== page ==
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Gardening-with-nature

Invasive plants are dangerous for all

Spotting invasive plants

Invasive plants reduce biodiversity and pose a significant threat to agricultural crops, habitat for wildlife and fish and they compromise water quality as well as native plant ecosystems.

These introduced species are non-native plants which have been introduced to our region from around the globe. Some are toxic to humans, pets, grazing animals and wildlife. They can represent a threat to health and even to life itself. In addition, invasive plant species depreciate property values and threaten our tourism sector, potentially resulting in huge economic losses.

These introduced plants are able to out-compete our native flora because they do not encounter the same diseases and predators which keep them under control in their native environment.

Many of them have extremely-high seed counts and ingenious methods of dispersing their seeds far and wide. Others have aggressive root systems which rapidly spread their reach.

I have been at war with Cirsium arvense, known commonly as Canadian thistle, at my property for the last two decades and was appalled to learn one plant is capable of producing thousands of seeds which can remain viable for years in the soil.

Often these plants are colourful and attractive, lulling people into not recognizing them for the thugs they are.

I noticed some Echium vulgare, or Blueweed, at a neighbour’s property several years ago and mentioned that she should remove it immediately. But, she thought the colour was pretty and left it in place. Now she can enjoy an entire hillside of it, with little else in sight.

But, all is not lost. Education is our best defence. We must all pull together to minimize the damage from these nasty non-native plants. Please take the time to acquaint yourself with the work of the Okanagan and Similkameen Invasive Species Society (OASISS) which has been working tirelessly for the last 25 years to protect the ecosystems of the Okanagan and Similkameen for future generations.

On its website, www.oasiss.ca, you will find detailed information on the invasive species to watch for in our area, methods of identification, priority ratings for these plants and methods of control.

Recently OASISS partnered with the South Okanagan/Similkameen SPCA to remove cheat grass and puncture vine from areas used for dog walking around its animal centre. Both of those invasives are extremely dangerous for pets, and potentially life-threatening. Puncture vine can even flatten bike tires.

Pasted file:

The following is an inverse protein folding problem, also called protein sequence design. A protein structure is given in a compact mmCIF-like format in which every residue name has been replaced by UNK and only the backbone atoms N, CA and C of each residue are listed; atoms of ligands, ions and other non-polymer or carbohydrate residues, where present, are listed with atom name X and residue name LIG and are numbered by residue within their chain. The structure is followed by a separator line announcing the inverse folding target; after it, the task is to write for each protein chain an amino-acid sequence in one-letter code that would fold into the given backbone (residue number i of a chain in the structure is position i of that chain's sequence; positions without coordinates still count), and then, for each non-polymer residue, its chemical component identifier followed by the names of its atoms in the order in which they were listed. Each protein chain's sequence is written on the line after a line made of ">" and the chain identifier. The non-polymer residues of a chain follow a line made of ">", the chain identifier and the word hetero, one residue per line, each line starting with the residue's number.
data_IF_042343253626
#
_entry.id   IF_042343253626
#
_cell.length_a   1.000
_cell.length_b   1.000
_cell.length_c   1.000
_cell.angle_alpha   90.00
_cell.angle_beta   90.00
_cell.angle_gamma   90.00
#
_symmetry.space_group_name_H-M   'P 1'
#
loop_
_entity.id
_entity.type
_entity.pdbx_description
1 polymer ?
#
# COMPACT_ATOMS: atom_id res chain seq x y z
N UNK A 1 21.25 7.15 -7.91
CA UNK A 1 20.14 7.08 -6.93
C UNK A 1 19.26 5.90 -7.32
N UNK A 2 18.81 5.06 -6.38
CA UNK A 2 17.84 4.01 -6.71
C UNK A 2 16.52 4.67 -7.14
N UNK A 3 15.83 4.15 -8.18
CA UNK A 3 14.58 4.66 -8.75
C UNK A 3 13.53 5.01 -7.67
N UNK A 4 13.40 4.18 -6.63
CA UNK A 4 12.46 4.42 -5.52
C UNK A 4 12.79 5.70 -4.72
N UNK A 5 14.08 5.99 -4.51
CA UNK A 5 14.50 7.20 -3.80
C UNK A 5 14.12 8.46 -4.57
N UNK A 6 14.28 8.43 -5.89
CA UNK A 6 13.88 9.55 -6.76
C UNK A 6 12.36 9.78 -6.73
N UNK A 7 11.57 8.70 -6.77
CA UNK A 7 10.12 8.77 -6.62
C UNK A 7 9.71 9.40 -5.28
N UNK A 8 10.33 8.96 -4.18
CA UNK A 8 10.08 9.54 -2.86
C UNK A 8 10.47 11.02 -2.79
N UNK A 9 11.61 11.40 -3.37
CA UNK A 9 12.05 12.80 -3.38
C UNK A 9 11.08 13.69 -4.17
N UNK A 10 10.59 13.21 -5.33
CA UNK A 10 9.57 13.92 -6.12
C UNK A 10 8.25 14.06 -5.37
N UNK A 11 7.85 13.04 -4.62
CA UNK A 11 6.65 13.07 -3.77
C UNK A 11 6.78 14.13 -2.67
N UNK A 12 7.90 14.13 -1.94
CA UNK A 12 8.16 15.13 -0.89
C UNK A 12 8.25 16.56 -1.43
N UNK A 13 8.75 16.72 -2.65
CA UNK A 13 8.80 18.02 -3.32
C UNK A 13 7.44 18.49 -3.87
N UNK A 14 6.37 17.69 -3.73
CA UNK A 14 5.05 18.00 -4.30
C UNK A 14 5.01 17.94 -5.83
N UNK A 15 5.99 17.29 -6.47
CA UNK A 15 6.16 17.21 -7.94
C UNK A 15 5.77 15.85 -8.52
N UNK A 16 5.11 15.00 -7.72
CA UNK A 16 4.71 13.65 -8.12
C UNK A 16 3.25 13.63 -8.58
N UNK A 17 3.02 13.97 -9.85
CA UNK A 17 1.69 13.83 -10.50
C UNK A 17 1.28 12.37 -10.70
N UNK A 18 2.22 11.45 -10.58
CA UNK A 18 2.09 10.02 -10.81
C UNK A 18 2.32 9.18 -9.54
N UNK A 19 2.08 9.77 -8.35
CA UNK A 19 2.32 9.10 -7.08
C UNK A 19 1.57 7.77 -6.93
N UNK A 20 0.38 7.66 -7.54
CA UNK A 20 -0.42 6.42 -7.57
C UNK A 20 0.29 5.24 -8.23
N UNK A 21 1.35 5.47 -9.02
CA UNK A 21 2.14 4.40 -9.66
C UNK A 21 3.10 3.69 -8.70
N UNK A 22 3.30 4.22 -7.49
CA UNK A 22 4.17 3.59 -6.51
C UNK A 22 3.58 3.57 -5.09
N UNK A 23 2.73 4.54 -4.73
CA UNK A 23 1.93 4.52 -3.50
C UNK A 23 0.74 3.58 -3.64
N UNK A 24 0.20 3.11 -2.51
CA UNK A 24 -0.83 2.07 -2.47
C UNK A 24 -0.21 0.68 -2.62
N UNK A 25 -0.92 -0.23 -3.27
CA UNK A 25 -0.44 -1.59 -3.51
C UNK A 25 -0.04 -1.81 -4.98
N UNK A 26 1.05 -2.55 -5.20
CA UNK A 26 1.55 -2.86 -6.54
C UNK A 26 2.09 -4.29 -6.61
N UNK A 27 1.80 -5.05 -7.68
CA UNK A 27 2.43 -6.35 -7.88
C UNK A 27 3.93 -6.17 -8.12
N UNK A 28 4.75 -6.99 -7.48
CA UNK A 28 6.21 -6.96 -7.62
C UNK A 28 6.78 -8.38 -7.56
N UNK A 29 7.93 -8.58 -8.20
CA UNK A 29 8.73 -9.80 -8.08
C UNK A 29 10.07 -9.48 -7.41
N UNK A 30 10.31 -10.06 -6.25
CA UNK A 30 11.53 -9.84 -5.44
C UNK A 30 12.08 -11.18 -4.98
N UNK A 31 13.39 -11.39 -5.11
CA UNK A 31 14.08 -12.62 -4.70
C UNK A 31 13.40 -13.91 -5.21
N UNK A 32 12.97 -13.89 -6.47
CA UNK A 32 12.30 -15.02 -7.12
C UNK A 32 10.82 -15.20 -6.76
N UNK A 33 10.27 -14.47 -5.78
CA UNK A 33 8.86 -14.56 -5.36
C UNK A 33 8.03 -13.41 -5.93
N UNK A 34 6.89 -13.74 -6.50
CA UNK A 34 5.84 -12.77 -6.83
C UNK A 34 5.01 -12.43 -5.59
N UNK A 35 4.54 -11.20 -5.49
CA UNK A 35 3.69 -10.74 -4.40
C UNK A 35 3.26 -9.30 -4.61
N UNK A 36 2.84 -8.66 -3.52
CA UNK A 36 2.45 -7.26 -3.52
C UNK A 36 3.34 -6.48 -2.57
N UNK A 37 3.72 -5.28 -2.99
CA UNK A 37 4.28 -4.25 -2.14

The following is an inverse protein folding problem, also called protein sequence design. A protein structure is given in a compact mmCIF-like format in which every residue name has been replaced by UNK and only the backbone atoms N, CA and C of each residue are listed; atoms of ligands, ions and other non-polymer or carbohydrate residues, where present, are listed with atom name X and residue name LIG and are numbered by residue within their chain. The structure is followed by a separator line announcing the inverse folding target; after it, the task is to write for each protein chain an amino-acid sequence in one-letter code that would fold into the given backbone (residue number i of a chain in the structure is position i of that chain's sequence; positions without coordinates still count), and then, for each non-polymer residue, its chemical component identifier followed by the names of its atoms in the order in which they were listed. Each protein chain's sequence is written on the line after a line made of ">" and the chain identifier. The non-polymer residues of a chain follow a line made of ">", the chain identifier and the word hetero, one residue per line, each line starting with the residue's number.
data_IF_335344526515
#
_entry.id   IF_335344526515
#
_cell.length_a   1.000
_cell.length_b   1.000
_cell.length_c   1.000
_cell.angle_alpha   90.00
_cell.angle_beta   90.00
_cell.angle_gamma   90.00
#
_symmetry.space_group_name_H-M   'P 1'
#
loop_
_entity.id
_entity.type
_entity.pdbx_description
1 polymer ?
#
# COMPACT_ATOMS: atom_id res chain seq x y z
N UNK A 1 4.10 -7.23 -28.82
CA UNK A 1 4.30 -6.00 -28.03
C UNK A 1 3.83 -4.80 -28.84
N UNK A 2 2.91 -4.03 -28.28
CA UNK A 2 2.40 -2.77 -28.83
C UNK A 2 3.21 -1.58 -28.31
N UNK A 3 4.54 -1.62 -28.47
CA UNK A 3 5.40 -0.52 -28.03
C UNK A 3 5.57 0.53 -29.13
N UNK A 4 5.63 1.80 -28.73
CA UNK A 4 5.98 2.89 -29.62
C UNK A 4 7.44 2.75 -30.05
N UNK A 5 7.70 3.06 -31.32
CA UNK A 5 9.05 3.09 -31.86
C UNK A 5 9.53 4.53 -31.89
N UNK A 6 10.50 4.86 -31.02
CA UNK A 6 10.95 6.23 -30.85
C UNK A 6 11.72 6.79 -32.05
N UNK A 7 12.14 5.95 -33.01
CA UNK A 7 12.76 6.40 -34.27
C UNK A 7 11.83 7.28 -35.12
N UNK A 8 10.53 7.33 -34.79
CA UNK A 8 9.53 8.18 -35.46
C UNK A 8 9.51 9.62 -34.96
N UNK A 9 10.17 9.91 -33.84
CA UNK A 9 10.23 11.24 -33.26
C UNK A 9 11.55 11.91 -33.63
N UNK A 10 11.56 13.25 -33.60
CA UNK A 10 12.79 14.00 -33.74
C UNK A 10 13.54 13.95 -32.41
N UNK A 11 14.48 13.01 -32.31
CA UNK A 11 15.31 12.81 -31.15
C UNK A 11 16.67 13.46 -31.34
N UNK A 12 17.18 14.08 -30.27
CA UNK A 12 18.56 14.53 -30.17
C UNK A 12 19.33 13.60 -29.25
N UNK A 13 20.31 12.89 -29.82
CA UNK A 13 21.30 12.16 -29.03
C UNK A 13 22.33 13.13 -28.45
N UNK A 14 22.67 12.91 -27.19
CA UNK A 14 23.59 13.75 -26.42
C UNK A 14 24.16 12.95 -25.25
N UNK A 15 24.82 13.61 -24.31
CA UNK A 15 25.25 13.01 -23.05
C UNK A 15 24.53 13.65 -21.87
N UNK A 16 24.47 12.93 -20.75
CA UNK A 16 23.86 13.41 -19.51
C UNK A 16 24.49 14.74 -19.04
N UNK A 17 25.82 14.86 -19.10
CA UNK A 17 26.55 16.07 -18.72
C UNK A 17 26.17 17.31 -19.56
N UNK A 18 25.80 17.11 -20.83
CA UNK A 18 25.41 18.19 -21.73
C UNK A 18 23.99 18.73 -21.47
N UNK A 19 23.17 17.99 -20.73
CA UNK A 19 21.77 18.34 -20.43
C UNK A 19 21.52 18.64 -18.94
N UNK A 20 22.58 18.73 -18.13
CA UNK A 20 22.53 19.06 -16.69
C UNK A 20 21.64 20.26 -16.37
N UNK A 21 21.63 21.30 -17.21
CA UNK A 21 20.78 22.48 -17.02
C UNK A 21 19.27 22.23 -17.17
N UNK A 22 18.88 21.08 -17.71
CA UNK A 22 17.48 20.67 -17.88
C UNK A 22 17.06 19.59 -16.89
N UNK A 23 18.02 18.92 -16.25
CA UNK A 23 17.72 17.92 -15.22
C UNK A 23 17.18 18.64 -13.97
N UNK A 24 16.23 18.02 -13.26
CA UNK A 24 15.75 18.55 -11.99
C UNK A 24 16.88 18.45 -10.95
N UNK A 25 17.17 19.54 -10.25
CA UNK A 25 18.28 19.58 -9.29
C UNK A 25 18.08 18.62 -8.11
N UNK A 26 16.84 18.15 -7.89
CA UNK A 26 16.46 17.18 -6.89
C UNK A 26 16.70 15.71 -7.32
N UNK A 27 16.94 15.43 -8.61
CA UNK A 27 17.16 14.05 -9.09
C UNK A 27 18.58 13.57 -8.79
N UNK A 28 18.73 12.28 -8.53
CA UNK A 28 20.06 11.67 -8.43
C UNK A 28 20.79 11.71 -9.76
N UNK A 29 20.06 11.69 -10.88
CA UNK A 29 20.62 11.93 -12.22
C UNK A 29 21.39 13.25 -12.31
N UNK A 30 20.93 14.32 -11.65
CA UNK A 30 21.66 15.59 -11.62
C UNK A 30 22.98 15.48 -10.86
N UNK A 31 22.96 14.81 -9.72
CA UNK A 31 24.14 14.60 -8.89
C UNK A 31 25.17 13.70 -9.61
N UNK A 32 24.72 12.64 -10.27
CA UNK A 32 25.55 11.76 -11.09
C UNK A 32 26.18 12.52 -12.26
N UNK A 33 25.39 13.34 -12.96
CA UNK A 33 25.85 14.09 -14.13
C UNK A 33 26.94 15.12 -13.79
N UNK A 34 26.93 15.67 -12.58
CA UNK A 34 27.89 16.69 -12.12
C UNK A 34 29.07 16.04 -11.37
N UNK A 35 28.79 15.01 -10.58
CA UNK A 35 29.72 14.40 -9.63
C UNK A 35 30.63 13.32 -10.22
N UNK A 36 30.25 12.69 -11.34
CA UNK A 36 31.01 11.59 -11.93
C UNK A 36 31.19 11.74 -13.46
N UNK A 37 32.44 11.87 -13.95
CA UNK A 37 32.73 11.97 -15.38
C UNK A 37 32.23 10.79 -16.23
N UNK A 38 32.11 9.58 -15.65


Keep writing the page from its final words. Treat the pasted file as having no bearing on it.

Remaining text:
Another resource for education about invasive species is the Invasive Species Council of B.C.’s publication, Grow Me Instead Guide. It makes suggestions for non-invasive alternatives to some of the invasives you may unknowingly have purchased from your local garden centre.

Two that I regularly see for sale—leading to muttered profanities—are Euphorbia myrsinites, (Donkey Tail Spurge) and Vinca minor (Common Periwinkle).

Why are these still for sale at garden centres? Instead of Donkey Tail Spurge, Grow Me Instead suggests Cushion Spurge, Rock Rose, Broadleaf Stonecrop or Yellow Ice Plant. As for periwinkle, consider choices such as Bunchberry, Kinnickinnick or Lowfast Cotoneaster.

By educating ourselves and working together, we can protect our beautiful Okanagan Valley.

On the topic of beauty, our Xeriscape Demonstration Garden at 4075 Gordon Drive is looking spectacular right now. Why not stop by and see first-hand the beauty, resilience and sustainability that is xeriscape?

The Okanagan Xeriscape Association is extremely grateful for the ongoing financial support of the Okanagan Basin Water Board and is proud to be collaborating with them on their Make Water Work campaign.

Sigrie Kendrick is a master gardener and executive-director of the non-profit Okanagan Xeriscape Association and can be reached at 778-363-8360 or by email at [email protected].

This article is written by or on behalf of an outsourced columnist and does not necessarily reflect the views of Castanet.



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About the Author

I inherited my passion for gardening from my Australian grandfather, a renowned rose breeder in New South Wales. My interest in water conservation started early after a childhood spent growing up in the desert of Saudi Arabia, when a day of rain was cause for a national holiday.

After meeting Gwen Steele, co-founder of the OXA through the master gardener program, I became passionate about promoting xeriscape. I joined the OXA board as a director in 2015 and became executive director in 2019.

When not promoting the principles of xeriscape and gardening for clients throughout the valley, I can be found on a rural property outside of Kelowna where I harvest thousands of litres of rainwater with which to water my own xeriscape gardens.

Connect with me at [email protected].

Visit the website at: www.okanaganxeriscape.org

 



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The views expressed are strictly those of the author and not necessarily those of Castanet. Castanet does not warrant the contents.

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